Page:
Au Revoir Peking

I moved to China for no other reason than to leave America. That was back in 2013, when both countries were extremely different places. I wasn’t aware of it at the time, but my landing in China in the summer of 2013 coincided with the death of QQ, the rise of WeChat, the early days of Mr. Xi, and a great deal of economic transformation. 

I wasn’t aware of it at the time, but my landing in China in the summer of 2013 coincided with the death of QQ, the rise of WeChat, the early days of Mr. Xi, and a great deal of economic commotion. 

I remember my early days in the capital well: cruising around the city on a maroon flying pigeon scooter, buying knock-off clothing at Yaoshao Market in Salitun (which has since been torn down), and eating chuaner while drinking warm Yanjing beer with friends late into the evening.

China was a different place back then, both for me and the other legions of expats flooding the city. Anything was possible, or, at least, seemed possible.

To a young man fresh out of university, it seemed as if I had found myself, quite by accident in many ways, in the midst of a modern-day gold rush. Everyone was making money. And if one wasn’t making money, he had some half-baked-get-rich-quick scheme that, if only based on the logic of “because China”, seemed feasible. 

Of course, life can’t go on like that forever …

Over the past six years, a healthy dose of reality has been served to such overly optimistic planners. The more prudent have survived and, in many cases, done quite well for themselves. I’ve seen both cases and count myself somewhere in the middle. I never had the gall to go at it completely alone, but I took my share of risks and even got rewarded for a few. 

If 2013 marked the beginning of the end of easy money in China, then 2019 is, in the words of President Trump, a whole new ballgame. There are still a plethora of opportunities available, but China’s constant economic progress, technical innovation, and cultural advancement are increasingly dismantling the competitive advantages of multinational corporations and creating China-specific opportunities, less accessible to those without a deep working knowledge of the country.

China in 2019 has moved away from that original, unbridled optimism I found so exhilarating back in 2013. Multinationals are still hungry to establish a presence in China, but also more cautious, and often looking for ways to reduce their reliance on such a volatile and politically charged marketplace, even if it does consist of 1.4 billion potential consumers with rising disposable income.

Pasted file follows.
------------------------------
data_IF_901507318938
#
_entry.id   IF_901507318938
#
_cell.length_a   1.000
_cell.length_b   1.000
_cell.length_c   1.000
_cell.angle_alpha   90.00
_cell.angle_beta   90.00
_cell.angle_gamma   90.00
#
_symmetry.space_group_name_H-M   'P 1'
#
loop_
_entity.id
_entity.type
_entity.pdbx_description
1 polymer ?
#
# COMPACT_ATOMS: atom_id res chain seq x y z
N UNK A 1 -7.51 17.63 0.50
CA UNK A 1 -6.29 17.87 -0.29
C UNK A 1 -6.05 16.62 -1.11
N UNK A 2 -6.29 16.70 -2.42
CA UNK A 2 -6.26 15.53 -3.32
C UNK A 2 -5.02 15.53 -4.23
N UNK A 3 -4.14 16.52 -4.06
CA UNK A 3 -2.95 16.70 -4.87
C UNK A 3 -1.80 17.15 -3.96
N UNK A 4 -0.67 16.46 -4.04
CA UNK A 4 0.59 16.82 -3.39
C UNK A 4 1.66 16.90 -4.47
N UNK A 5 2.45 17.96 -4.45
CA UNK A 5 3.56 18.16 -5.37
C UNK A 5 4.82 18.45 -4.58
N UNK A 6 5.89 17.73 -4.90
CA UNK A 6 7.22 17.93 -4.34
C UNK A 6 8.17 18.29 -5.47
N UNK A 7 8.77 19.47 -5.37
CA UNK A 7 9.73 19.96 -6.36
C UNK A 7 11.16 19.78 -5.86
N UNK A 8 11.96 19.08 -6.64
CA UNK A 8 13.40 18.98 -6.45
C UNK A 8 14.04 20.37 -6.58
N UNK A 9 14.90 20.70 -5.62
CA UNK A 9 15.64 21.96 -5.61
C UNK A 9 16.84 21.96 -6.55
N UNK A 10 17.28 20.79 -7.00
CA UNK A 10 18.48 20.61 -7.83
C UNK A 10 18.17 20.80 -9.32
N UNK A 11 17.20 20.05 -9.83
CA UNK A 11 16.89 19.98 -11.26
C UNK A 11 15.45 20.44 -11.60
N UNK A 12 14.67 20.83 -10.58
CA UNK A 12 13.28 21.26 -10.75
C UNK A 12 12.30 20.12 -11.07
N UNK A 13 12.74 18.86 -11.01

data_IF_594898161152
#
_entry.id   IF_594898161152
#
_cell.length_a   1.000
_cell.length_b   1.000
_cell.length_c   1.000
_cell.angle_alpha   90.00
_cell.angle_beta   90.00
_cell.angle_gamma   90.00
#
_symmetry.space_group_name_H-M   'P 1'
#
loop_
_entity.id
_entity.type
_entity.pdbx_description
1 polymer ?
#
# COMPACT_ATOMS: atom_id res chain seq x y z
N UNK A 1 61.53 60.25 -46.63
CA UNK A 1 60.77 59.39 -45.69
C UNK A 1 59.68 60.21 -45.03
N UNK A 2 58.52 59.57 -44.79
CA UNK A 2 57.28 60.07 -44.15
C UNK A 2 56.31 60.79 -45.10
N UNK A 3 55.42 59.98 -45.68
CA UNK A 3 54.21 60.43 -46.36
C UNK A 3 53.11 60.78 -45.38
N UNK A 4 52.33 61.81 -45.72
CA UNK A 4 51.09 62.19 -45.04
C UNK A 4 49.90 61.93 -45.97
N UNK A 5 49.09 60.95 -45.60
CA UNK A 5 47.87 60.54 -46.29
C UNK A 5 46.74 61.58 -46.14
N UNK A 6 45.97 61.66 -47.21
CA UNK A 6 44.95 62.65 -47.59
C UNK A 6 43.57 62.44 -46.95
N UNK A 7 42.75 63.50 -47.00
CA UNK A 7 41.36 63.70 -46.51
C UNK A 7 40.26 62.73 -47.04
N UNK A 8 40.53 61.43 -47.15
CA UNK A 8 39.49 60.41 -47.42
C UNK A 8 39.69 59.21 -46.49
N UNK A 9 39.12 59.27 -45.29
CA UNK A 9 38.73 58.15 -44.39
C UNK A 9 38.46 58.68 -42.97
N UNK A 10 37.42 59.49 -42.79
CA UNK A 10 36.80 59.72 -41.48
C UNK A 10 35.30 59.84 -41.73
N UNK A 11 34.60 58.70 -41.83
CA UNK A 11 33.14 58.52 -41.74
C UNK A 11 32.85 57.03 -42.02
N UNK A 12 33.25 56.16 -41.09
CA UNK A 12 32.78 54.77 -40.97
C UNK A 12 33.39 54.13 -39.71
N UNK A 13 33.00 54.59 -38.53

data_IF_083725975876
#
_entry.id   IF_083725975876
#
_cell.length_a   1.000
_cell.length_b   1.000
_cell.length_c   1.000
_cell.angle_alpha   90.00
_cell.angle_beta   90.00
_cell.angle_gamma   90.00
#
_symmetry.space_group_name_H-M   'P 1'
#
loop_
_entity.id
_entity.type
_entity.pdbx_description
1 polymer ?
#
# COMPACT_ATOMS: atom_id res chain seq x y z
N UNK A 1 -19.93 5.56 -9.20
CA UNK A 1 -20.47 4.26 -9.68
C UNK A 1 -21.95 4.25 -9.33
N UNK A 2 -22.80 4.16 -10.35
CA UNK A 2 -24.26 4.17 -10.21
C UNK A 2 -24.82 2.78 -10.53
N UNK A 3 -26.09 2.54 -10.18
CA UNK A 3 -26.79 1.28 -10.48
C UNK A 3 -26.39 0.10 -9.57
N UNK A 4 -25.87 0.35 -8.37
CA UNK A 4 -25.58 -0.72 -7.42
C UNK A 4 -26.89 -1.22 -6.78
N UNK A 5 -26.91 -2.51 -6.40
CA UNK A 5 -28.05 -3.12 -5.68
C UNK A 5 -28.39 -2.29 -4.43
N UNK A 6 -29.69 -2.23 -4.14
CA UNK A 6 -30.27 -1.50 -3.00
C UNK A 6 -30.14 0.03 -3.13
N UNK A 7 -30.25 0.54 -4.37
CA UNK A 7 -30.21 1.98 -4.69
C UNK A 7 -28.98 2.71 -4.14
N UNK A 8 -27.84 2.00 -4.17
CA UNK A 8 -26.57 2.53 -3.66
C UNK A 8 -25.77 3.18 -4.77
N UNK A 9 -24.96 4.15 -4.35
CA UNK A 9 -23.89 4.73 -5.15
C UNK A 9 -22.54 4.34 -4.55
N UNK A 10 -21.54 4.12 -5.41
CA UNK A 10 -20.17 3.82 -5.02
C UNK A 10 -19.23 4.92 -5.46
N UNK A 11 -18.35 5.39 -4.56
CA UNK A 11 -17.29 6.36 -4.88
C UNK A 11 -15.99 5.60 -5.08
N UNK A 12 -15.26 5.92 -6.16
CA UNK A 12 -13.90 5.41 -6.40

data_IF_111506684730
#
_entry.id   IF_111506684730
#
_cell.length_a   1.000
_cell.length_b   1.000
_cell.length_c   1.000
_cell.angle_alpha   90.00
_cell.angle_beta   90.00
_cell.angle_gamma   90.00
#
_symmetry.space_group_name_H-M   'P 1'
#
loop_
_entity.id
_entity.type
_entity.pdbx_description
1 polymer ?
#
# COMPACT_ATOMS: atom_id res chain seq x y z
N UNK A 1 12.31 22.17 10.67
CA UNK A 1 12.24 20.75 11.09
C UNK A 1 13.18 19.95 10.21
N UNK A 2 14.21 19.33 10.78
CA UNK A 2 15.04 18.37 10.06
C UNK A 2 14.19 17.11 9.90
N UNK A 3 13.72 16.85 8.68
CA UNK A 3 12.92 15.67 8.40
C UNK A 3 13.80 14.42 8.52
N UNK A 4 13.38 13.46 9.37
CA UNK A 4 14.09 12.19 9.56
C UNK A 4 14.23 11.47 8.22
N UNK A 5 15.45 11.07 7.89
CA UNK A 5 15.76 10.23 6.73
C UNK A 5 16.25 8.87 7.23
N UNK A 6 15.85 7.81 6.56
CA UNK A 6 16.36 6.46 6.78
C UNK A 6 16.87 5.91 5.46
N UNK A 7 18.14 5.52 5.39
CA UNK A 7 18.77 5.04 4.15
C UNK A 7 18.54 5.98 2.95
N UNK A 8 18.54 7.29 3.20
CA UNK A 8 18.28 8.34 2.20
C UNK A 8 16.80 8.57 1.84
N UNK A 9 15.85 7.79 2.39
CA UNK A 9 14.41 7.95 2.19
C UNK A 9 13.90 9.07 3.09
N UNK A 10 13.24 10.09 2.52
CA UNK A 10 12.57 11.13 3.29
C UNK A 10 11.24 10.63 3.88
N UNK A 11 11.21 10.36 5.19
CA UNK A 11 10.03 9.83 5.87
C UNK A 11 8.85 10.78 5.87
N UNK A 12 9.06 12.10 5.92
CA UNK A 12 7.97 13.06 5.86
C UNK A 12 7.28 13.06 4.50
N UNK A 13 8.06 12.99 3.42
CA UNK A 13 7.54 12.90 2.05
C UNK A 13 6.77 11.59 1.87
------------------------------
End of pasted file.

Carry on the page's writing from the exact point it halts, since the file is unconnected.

The Chinese are aware of their over-reliance on US capital, too. Most recently, they have started a special stock exchange for science and technology companies in an effort to strengthen their own position. The Belt and Road Initiative, domestic infrastructure projects, and allowing more risk into the country’s banking system are also examples of how China is consistently taking steps to decouple itself from the US’s global business network.

The Belt and Road Initiative, domestic infrastructure projects, and allowing more risk into the country’s banking system are also examples of how China is consistently taking steps to decouple itself from the US’s global business network.

This decoupling reaches out beyond larger, macroeconomic projects and extends more deeply into the lives of everyday Chinese. As US-produced software eats the world, China’s Great Firewall and protectionism have created a walled-garden, in which it has grown a number of innovative, business species (live streaming and mobile payments are good examples of this).

Whether or not this decoupling was caused by Chinese paranoia or US aggression, it has certainly helped the Chinese in their march towards their own conception of a Chinese Dream. And I have been lucky to see it. The rise of Xi, the proliferation of WeChat, and everything in between.

The big question now has to be, what’s next?

I’m afraid I might not be the person to answer that question, as much as I would enjoy finding out for myself. The truth of the matter is that I am preparing to leave Beijing. After 6 years of steadily working, writing, and thinking about all things Middle Kingdom, I have made the decision to return home to be closer to my family and reconnect with US-related issues.

Fortunately, my job is flexible enough so that I can still take care of my part in another time zone. Even more fortunately, I will be moving to NYC, which although has never been a specific dream of mine, is something to look forward to. There is a certain fluidity between Beijing and New York and I am excited to explore that more. 

Beijing has been good to me. It has provided me with the opportunities to immerse myself in an entirely different way of looking at the world, explore a vast country unified by an incredibly complex culture, and, most importantly, make some incredible friends.

I don’t love everything about this city, but, for the past six years, it has been my city. And I’m sure there are things about myself it doesn’t necessarily love either. 

So this is my leaving China post. I suppose we all have to write it at some point. I only wonder if it will be my last.

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